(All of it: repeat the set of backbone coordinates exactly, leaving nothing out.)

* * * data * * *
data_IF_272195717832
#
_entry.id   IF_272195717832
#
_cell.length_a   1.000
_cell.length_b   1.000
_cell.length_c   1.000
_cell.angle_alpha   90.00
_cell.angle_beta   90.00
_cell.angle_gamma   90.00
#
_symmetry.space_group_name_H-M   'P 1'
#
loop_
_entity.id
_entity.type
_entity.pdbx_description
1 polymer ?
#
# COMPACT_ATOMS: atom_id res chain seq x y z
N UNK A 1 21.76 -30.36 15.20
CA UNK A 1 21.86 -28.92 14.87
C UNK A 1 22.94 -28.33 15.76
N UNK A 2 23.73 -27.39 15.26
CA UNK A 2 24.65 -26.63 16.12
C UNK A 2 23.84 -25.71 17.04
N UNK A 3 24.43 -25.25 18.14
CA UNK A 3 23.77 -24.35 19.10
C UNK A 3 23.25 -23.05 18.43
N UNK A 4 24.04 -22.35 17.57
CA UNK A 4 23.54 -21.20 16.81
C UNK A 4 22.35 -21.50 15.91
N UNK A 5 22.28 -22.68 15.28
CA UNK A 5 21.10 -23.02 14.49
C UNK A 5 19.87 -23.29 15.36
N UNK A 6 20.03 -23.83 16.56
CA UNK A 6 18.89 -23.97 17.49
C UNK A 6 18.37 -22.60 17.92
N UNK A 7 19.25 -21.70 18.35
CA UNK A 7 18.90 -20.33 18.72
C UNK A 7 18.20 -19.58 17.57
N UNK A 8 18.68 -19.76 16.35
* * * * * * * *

data_IF_272195717832
#
_entry.id   IF_272195717832
#
_cell.length_a   1.000
_cell.length_b   1.000
_cell.length_c   1.000
_cell.angle_alpha   90.00
_cell.angle_beta   90.00
_cell.angle_gamma   90.00
#
_symmetry.space_group_name_H-M   'P 1'
#
loop_
_entity.id
_entity.type
_entity.pdbx_description
1 polymer ?
#
# COMPACT_ATOMS: atom_id res chain seq x y z
N UNK A 1 21.76 -30.36 15.20
CA UNK A 1 21.86 -28.92 14.87
C UNK A 1 22.94 -28.33 15.76
N UNK A 2 23.73 -27.39 15.26
CA UNK A 2 24.65 -26.63 16.12
C UNK A 2 23.84 -25.71 17.04
N UNK A 3 24.43 -25.25 18.14
CA UNK A 3 23.77 -24.35 19.10
C UNK A 3 23.25 -23.05 18.43
N UNK A 4 24.04 -22.35 17.57
CA UNK A 4 23.54 -21.20 16.81
C UNK A 4 22.35 -21.50 15.91
N UNK A 5 22.28 -22.68 15.28
CA UNK A 5 21.10 -23.02 14.49
C UNK A 5 19.87 -23.29 15.36
N UNK A 6 20.03 -23.83 16.56
CA UNK A 6 18.89 -23.97 17.49
C UNK A 6 18.37 -22.60 17.92
N UNK A 7 19.25 -21.70 18.35
CA UNK A 7 18.90 -20.33 18.72
C UNK A 7 18.20 -19.58 17.57
N UNK A 8 18.68 -19.76 16.35